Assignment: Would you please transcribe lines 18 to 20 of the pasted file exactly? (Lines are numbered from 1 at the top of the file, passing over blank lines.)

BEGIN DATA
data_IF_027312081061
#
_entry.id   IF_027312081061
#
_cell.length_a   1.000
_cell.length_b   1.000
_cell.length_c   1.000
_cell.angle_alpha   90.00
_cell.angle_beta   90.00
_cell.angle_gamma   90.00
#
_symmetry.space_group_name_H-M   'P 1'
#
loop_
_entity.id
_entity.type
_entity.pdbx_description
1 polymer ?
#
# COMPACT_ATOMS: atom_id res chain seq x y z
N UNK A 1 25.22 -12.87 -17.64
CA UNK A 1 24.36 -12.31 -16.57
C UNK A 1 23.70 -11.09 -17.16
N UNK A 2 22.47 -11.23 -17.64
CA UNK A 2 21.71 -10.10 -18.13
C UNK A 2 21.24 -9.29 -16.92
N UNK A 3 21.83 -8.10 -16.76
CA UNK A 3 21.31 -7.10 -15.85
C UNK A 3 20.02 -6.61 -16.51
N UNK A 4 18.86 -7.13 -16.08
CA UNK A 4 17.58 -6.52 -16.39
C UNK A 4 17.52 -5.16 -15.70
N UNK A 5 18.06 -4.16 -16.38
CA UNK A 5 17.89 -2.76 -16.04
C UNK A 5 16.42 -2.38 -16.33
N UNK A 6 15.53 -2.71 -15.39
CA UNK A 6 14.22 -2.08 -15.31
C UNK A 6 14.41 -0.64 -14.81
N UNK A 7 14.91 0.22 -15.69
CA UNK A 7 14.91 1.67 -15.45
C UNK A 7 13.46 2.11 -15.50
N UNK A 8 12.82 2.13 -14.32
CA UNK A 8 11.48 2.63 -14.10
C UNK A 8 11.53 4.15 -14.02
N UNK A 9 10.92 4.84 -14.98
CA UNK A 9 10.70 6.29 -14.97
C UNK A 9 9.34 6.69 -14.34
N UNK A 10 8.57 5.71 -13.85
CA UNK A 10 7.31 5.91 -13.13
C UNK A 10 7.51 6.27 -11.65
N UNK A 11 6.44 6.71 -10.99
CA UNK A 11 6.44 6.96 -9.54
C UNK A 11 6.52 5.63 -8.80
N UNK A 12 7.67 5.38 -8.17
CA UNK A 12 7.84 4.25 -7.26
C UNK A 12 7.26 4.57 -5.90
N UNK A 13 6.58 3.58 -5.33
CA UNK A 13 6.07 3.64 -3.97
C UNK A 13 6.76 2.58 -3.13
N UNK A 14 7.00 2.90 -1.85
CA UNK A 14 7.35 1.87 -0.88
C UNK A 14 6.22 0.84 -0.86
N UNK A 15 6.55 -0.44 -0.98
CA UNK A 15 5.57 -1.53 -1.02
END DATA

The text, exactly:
1 polymer ?
#
# COMPACT_ATOMS: atom_id res chain seq x y z